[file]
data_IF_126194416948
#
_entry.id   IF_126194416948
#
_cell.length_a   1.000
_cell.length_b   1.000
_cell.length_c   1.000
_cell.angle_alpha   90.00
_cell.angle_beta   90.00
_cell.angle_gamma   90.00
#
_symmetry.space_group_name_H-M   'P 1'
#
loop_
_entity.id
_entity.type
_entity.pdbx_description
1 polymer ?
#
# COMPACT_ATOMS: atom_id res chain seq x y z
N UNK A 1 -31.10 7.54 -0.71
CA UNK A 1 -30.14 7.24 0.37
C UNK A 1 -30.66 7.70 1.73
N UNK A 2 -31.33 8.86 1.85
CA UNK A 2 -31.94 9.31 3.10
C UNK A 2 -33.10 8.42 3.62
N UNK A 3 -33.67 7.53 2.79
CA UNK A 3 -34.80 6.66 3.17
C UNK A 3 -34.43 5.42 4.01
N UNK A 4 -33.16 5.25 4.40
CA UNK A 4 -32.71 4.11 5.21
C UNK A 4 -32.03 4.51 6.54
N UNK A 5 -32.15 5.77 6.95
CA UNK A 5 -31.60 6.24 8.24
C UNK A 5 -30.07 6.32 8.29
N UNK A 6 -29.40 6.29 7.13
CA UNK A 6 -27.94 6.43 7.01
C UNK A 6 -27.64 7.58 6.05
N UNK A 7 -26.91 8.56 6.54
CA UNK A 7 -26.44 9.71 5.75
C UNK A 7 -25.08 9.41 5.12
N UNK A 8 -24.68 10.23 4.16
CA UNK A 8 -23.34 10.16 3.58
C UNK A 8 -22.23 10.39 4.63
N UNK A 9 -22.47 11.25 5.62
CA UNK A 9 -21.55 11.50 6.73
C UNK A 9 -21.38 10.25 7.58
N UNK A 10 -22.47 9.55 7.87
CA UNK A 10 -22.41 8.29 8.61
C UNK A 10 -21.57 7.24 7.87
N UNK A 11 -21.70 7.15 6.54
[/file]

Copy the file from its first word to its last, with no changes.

data_IF_126194416948
#
_entry.id   IF_126194416948
#
_cell.length_a   1.000
_cell.length_b   1.000
_cell.length_c   1.000
_cell.angle_alpha   90.00
_cell.angle_beta   90.00
_cell.angle_gamma   90.00
#
_symmetry.space_group_name_H-M   'P 1'
#
loop_
_entity.id
_entity.type
_entity.pdbx_description
1 polymer ?
#
# COMPACT_ATOMS: atom_id res chain seq x y z
N UNK A 1 -31.10 7.54 -0.71
CA UNK A 1 -30.14 7.24 0.37
C UNK A 1 -30.66 7.70 1.73
N UNK A 2 -31.33 8.86 1.85
CA UNK A 2 -31.94 9.31 3.10
C UNK A 2 -33.10 8.42 3.62
N UNK A 3 -33.67 7.53 2.79
CA UNK A 3 -34.80 6.66 3.17
C UNK A 3 -34.43 5.42 4.01
N UNK A 4 -33.16 5.25 4.40
CA UNK A 4 -32.71 4.11 5.21
C UNK A 4 -32.03 4.51 6.54
N UNK A 5 -32.15 5.77 6.95
CA UNK A 5 -31.60 6.24 8.24
C UNK A 5 -30.07 6.32 8.29
N UNK A 6 -29.40 6.29 7.13
CA UNK A 6 -27.94 6.43 7.01
C UNK A 6 -27.64 7.58 6.05
N UNK A 7 -26.91 8.56 6.54
CA UNK A 7 -26.44 9.71 5.75
C UNK A 7 -25.08 9.41 5.12
N UNK A 8 -24.68 10.23 4.16
CA UNK A 8 -23.34 10.16 3.58
C UNK A 8 -22.23 10.39 4.63
N UNK A 9 -22.47 11.25 5.62
CA UNK A 9 -21.55 11.50 6.73
C UNK A 9 -21.38 10.25 7.58
N UNK A 10 -22.47 9.55 7.87
CA UNK A 10 -22.41 8.29 8.61
C UNK A 10 -21.57 7.24 7.87
N UNK A 11 -21.70 7.15 6.54